May 30, 2006
China's Trapped Transition
Pei's thesis seems to be that the most likely force of change that will sweep China next will not come via power distributed through gradual wealth building, nor through an orderly ceding of power by the central government. He argues that change will be catastrophic, triggered by a critical mass of local corruption.
From Pei's related article in Foreign Policy:
In their confessions, corrupt officials often blame their misdeeds on a loss of faith in communism. There is anecdotal evidence that senior party officials have taken to consulting fortune-tellers about their political careers. The ruling elite in China, it appears, is drifting and insecure. Fearful about what the future may hold, some officials do not want to wait even a few years to turn their power into wealth. In 2002, almost 20 percent of the officials prosecuted for bribery and nearly 30 percent of those punished for abuse of power were younger than 35.... China has seen its future leaders, and a disproportionate number of them are on the take.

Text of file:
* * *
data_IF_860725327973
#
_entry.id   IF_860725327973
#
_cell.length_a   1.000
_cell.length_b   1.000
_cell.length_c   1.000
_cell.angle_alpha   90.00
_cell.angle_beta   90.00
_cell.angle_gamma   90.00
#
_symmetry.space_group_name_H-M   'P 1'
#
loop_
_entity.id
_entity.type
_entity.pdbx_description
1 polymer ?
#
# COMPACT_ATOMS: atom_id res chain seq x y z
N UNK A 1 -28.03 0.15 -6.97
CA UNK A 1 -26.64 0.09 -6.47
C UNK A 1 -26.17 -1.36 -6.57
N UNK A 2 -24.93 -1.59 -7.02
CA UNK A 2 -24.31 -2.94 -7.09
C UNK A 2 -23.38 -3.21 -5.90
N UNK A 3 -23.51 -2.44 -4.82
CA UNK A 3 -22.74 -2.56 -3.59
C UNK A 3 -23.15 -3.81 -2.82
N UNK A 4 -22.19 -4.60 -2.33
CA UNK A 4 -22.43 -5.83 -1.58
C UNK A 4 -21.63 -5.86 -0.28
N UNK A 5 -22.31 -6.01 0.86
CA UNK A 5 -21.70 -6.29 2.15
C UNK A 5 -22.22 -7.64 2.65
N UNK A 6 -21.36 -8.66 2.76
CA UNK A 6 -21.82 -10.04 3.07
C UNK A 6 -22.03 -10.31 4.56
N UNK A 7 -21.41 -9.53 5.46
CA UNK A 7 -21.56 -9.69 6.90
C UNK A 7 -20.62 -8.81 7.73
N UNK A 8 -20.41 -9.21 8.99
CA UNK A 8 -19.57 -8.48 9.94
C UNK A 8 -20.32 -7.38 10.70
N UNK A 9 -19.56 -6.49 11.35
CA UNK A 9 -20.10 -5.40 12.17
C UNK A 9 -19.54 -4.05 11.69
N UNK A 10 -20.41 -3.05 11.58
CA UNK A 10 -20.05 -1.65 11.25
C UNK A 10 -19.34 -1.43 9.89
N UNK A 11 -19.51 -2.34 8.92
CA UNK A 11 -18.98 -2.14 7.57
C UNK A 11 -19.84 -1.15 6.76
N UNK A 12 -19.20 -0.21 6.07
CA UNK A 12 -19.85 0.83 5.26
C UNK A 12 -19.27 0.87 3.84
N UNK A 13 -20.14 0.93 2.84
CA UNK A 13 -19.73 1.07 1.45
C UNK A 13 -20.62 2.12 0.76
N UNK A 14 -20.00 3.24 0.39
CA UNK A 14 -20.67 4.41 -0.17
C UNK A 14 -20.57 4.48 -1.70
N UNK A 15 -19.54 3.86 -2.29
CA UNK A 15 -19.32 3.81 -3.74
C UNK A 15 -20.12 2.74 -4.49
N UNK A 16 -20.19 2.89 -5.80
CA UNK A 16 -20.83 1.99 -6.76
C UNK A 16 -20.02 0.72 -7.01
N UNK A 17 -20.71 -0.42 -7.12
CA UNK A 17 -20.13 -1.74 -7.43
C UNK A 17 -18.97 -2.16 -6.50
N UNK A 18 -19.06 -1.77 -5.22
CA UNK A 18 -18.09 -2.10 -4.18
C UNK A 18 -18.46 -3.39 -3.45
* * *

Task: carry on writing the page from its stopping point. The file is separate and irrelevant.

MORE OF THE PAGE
Interesting.Posted by David at May 30, 2006 06:26 PM
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